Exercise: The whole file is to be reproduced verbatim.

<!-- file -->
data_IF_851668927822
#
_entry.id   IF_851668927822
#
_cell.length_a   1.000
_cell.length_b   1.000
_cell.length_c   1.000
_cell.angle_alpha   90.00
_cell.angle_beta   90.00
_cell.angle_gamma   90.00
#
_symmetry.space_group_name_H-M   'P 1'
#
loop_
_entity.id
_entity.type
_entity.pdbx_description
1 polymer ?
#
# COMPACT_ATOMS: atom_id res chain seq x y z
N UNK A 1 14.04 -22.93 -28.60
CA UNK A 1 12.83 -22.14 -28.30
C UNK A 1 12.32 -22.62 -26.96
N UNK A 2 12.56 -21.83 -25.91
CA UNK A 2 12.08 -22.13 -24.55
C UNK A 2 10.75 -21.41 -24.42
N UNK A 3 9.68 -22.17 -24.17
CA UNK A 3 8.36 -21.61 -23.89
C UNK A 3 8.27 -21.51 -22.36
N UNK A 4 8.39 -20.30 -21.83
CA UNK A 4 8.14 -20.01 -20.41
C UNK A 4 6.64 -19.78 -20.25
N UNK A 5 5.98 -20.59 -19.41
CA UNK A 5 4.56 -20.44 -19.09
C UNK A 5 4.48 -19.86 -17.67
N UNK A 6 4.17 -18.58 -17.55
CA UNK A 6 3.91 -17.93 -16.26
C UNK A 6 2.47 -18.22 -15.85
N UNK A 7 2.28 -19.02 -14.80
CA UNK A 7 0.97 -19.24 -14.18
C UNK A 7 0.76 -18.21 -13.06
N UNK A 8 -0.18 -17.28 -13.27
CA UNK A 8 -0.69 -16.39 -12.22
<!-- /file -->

data_IF_851668927822
#
_entry.id   IF_851668927822
#
_cell.length_a   1.000
_cell.length_b   1.000
_cell.length_c   1.000
_cell.angle_alpha   90.00
_cell.angle_beta   90.00
_cell.angle_gamma   90.00
#
_symmetry.space_group_name_H-M   'P 1'
#
loop_
_entity.id
_entity.type
_entity.pdbx_description
1 polymer ?
#
# COMPACT_ATOMS: atom_id res chain seq x y z
N UNK A 1 14.04 -22.93 -28.60
CA UNK A 1 12.83 -22.14 -28.30
C UNK A 1 12.32 -22.62 -26.96
N UNK A 2 12.56 -21.83 -25.91
CA UNK A 2 12.08 -22.13 -24.55
C UNK A 2 10.75 -21.41 -24.42
N UNK A 3 9.68 -22.17 -24.17
CA UNK A 3 8.36 -21.61 -23.89
C UNK A 3 8.27 -21.51 -22.36
N UNK A 4 8.39 -20.30 -21.83
CA UNK A 4 8.14 -20.01 -20.41
C UNK A 4 6.64 -19.78 -20.25
N UNK A 5 5.98 -20.59 -19.41
CA UNK A 5 4.56 -20.44 -19.09
C UNK A 5 4.48 -19.86 -17.67
N UNK A 6 4.17 -18.58 -17.55
CA UNK A 6 3.91 -17.93 -16.26
C UNK A 6 2.47 -18.22 -15.85
N UNK A 7 2.28 -19.02 -14.80
CA UNK A 7 0.97 -19.24 -14.18
C UNK A 7 0.76 -18.21 -13.06
N UNK A 8 -0.18 -17.28 -13.27
CA UNK A 8 -0.69 -16.39 -12.22